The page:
Buck v. Davis, 137 S. Ct. 759 (2017)
A Texas jury convicted Defendant-Petitioner Duane Buck of murder and sentenced him to death. At trial, his own defense attorney offered expert testimony that indicated Buck was more likely to act violently in the future because he is Black. Afterward, Buck challenged his sentence, arguing that the introduction of this expert’s testimony violated his Sixth Amendment right to effective assistance of counsel. The Supreme Court agreed and granted Buck relief in a sharply worded opinion. Writing for six of eight Justices, Chief Justice Roberts berated Buck’s trial attorney for offering evidence that effectively said his client’s skin color increased his propensity for violence. Because the supposed expert purported to provide hard statistical evidence about race to guide an otherwise speculative inquiry, his testimony contaminated the jury’s determination and deprived Buck of a fair trial.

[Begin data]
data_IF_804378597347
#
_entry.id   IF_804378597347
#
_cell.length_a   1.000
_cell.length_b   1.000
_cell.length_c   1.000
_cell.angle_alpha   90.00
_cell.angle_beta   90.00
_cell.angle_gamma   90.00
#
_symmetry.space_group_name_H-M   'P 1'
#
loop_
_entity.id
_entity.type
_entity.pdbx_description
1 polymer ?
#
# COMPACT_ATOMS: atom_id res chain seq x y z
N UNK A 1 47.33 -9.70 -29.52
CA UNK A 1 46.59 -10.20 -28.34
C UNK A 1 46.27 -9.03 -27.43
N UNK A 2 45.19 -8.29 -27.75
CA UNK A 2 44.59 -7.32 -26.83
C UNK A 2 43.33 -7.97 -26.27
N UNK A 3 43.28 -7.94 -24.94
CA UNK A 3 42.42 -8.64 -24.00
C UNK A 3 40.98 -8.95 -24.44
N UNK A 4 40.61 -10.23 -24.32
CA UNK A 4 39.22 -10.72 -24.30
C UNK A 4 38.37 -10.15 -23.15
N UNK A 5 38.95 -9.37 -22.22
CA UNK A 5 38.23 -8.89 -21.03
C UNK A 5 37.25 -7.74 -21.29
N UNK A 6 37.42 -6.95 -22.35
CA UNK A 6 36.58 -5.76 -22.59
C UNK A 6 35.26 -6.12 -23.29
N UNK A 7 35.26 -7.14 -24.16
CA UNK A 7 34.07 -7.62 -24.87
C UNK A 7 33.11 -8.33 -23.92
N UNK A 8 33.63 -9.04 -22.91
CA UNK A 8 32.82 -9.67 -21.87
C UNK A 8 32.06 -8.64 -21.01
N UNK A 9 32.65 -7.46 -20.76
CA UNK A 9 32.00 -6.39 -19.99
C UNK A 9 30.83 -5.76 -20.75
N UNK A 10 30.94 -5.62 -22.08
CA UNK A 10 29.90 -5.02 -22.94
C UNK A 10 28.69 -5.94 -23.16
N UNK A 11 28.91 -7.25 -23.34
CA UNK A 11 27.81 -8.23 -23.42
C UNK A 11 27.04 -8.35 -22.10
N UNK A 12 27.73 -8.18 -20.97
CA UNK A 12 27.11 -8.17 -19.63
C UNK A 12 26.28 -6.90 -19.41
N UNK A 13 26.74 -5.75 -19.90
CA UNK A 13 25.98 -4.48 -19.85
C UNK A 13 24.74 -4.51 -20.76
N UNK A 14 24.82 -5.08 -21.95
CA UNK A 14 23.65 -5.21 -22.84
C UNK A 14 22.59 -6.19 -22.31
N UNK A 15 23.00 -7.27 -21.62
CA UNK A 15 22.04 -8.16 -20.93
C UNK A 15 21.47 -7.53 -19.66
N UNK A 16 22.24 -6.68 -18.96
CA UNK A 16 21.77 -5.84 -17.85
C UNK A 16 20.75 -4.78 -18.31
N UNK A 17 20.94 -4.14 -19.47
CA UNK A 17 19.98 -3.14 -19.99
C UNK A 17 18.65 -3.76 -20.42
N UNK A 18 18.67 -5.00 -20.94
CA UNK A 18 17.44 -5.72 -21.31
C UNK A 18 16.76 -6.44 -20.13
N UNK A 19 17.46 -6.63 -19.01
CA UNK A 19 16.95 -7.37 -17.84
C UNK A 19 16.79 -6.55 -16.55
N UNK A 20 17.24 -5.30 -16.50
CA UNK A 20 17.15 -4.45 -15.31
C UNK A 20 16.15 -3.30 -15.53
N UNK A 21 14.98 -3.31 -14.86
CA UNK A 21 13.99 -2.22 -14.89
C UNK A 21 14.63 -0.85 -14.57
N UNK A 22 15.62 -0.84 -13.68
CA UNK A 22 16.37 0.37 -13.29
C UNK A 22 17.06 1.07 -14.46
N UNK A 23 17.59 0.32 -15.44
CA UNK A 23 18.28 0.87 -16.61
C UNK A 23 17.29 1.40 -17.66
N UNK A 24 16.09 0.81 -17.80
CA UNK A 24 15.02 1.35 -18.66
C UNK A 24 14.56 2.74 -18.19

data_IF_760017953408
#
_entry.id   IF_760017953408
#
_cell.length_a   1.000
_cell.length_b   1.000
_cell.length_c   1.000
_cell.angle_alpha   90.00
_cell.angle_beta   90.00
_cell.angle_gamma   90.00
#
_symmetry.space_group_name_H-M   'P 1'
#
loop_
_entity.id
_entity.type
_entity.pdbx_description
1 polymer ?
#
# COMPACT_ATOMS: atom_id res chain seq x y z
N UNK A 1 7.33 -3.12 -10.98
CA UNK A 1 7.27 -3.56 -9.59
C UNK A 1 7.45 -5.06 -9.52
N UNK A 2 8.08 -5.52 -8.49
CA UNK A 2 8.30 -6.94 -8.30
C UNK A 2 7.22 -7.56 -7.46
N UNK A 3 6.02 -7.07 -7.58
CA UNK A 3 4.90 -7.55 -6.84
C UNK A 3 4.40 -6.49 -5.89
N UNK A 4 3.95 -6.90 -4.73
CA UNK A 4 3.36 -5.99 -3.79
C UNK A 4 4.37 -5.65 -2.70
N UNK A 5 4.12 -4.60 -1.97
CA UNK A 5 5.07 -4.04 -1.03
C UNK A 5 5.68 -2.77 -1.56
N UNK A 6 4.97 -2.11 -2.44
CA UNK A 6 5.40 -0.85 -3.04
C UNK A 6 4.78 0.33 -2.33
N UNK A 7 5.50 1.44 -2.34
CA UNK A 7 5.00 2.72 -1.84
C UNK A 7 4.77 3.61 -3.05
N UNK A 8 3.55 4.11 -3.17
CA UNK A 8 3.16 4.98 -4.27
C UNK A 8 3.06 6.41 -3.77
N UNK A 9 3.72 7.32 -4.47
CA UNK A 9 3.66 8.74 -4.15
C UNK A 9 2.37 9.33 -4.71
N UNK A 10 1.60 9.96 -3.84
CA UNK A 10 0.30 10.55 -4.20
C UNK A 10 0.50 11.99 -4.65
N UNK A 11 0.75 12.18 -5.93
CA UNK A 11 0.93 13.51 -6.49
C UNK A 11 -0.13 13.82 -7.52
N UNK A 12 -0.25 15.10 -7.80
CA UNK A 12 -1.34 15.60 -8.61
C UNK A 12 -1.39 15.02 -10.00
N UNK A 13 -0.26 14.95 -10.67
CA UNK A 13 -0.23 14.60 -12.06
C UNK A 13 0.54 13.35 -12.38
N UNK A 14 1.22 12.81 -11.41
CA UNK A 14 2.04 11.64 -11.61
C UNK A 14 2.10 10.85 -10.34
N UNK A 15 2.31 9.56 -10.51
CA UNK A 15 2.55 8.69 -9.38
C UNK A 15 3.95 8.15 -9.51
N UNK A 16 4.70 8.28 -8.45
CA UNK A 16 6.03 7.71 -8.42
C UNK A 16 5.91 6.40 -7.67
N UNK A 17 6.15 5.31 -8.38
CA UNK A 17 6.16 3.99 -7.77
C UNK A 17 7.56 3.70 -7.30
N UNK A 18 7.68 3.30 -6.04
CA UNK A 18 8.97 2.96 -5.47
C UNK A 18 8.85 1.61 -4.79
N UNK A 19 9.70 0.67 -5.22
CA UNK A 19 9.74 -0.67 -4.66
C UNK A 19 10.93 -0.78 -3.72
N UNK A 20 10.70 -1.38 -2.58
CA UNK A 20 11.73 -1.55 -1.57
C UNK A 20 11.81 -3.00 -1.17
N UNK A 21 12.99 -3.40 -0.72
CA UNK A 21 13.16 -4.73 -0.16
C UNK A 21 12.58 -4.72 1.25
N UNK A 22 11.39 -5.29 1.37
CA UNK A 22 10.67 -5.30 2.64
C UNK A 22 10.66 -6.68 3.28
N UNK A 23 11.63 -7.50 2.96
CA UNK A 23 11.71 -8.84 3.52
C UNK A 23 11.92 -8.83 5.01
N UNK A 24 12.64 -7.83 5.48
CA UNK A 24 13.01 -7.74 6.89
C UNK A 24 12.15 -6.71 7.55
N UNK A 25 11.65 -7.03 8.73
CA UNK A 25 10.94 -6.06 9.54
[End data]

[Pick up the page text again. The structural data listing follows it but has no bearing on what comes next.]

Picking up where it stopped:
Moreover, the Court recognized that the immutability of race rendered this testimony especially potent, as the alleged association between Blackness and criminality triggered destructive stereotypes in the minds of jurors. The admission of this evidence “created something of a perfect storm” where the expert testimony, noxious racial prejudice, and the central question at sentencing converged to support a death sentence because the defendant happened to be Black. See Buck, 137 S. Ct. at 776. The Court also noted that the use of race to determine a criminal sanction “poisons public confidence” in the judiciary, as racial discrimination “is especially pernicious in the administration of justice.” Id. at 778 (citations omitted). The expert’s testimony therefore not only injured Buck as an individual defendant; it also offended the law as an institution, the democratic ideals reflected in American legal processes, and the community at large. See id.